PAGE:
“Ash… come here. What did you bring?”
Ash looked up into the eyes of a petit young woman stood over by the window; he smiled but received only a frown. He unfastened the rope from his belt and laid the sack onto a small rectangular table in the centre of the room. The young woman approached the table, she glanced over at Ash and then begun to roll up her sleeves. Ash untied the rope sealing the sack and stepped back to allow the woman to take a look. She lifted up the bottom of the sack and allowed the contents to settle on the table before placing the now empty sack underneath. Ash looked up at her, waiting to see her reaction before he could let himself feel triumphant. The corner of the woman’s mouth twisted upward, she nodded towards Ash.
“Son, best hunt you’ve had all week”, she looked down at the fresh rabbit then back towards Ash, “Sweetheart come give me a hug, I don’t mean to be so reliant of you, you know…”
Ash shifted towards his mother, reluctantly accepting her embrace, contact like this always made him feel uneasy. Ash didn’t like to show emotion, he had to be reliable and unhinged, emotions were too distracting.
“…You of all people should know how hard it has become around here. I think maybe tomorrow you should take your brothers out. It will make things easier on you, start to teach them how to use a bow… maybe even show them how to set some traps.”
She released her son and walked over to the basin, “do you know how lucky we are to have running water? Not many folk around here do. Bring over the rabbit, come help me clean it”
Ash headed towards the end of a wide street, a few rows away from the river until he reached the very end and approached a tall stone tower like building. The building looked around five storeys tall, although inside you would never have guessed. Planks of old rotted wood pressed against the windows, only a few windows remained intact although tainted. Glass was expensive, so the planks of wood had to suffice. The building looked older than the others around it. Ash was certain that if anyone was to go higher than the second floor the whole thing would just topple over. It was a miracle that the building still stood. The streets around him were empty, which wasn’t unusual. As he walked closer to the building he could here faint chatter and laughing, the closer he got the more clearly he heard the sounds. An upbeat musical tune played amongst the laughing and chattering, a slight glow seeped out between the wooden planks over the windows and into the night.
He started up to the door, pushed it open and stepped inside. The bitter stench of ale flooded instantly into Ash’s nostrils, so strong and overwhelming, he couldn’t help but gip. The air inside the room was musky and putrid. Ash began to walk towards a door at the far end of the room. The cold was no longer a problem now for Ash, instead he felt his body start to sweat as he passed through crowds of drunken peasants breathing heavily as they engulfed mug after mug of ale. He tried to distance himself away in an attempt to keep them from rubbing up against him leaving dirt, sweat, ale and any other repulsive liquids on him. This however, seemed impossible. Intoxicated men and women tumbled around the room holding onto tables, chairs and other men and women to keep themselves upright. Once he reached the door, he hurried inside and slammed it shut behind him.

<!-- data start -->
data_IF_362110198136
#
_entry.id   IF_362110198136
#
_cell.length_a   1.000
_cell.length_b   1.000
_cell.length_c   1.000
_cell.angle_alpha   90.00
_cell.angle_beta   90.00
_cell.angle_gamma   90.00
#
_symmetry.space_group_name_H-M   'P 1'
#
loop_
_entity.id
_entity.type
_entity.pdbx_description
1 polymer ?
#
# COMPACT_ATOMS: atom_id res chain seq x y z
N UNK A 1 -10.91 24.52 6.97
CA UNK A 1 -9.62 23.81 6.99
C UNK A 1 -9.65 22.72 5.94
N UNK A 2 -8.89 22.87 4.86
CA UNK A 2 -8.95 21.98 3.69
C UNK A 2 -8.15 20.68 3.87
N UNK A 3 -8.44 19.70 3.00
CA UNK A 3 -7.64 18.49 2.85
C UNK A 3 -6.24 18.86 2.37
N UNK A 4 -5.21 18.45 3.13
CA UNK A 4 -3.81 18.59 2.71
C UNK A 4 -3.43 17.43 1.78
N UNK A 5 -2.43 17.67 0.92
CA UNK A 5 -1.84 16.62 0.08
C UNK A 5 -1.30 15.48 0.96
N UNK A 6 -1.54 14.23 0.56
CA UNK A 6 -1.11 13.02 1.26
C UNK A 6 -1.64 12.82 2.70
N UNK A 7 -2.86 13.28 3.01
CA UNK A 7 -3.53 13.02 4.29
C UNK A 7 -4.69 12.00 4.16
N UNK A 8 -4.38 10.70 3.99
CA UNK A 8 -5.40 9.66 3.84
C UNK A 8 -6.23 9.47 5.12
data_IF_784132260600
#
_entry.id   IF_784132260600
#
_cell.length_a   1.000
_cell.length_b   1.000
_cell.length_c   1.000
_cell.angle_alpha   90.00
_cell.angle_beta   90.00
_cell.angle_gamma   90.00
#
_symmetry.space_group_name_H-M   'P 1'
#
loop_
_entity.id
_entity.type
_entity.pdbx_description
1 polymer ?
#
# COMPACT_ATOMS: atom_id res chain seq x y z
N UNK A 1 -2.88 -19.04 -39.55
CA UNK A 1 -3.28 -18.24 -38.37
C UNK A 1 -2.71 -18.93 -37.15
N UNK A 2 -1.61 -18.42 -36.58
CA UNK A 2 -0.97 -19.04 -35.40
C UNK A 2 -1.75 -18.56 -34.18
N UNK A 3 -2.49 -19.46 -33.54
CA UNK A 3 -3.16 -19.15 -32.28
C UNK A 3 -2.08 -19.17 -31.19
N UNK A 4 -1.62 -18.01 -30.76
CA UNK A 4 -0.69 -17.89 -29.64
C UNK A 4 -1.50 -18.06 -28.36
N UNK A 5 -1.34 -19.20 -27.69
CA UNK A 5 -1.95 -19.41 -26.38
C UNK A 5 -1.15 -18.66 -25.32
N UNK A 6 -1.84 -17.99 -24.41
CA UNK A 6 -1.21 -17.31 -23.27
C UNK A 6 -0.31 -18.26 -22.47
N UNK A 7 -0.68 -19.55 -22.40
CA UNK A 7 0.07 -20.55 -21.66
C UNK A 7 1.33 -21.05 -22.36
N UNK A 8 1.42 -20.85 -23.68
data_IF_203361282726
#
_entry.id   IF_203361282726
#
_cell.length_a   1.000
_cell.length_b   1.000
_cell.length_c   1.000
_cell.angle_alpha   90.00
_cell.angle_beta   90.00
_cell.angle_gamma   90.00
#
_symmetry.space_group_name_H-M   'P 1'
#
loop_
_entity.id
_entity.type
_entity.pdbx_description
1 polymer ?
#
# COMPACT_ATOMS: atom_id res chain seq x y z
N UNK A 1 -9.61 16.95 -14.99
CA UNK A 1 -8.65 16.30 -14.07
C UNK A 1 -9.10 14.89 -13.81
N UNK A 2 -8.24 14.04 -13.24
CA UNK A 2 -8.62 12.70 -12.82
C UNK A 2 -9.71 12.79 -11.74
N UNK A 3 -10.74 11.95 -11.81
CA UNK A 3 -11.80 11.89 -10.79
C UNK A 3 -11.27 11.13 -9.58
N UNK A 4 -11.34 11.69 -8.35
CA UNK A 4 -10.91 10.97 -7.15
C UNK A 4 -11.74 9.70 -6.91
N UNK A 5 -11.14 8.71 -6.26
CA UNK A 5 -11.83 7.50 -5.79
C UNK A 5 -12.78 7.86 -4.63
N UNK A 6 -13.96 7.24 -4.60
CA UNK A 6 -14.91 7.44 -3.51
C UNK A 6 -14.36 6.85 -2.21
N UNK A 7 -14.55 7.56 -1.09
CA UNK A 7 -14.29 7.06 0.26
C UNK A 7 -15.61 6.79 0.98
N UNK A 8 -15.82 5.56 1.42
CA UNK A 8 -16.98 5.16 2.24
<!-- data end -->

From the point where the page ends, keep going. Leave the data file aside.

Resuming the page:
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In between the docks, and the cliff was the town. It was arranged into rows of houses, citizens with the highest status and wealth lived further up the cliff, the less wealthy with lower status lived further down, and the poor lived closest to the docks. The lord lived at the top of the cliff in an oversized manor house, which could probably have housed the whole town. Each row of houses at the top of the cliff and a few rows below had stone paths leading from house to house. The lower houses had to make do with dirt, accept for the houses lucky enough to live near the path that ran along to the market. The upper class citizens didn’t like getting their expensive clothing dirty, so the lord had insisted he build them a stone path they could use to get to the market. The houses were all made of stone, no matter where they were located in Picker, although sizes varied. Most of the lower houses had only one floor, the upper houses closer to the top of the cliff had two or three floors, some were sprawling estates, some just large mansion houses and a few towers.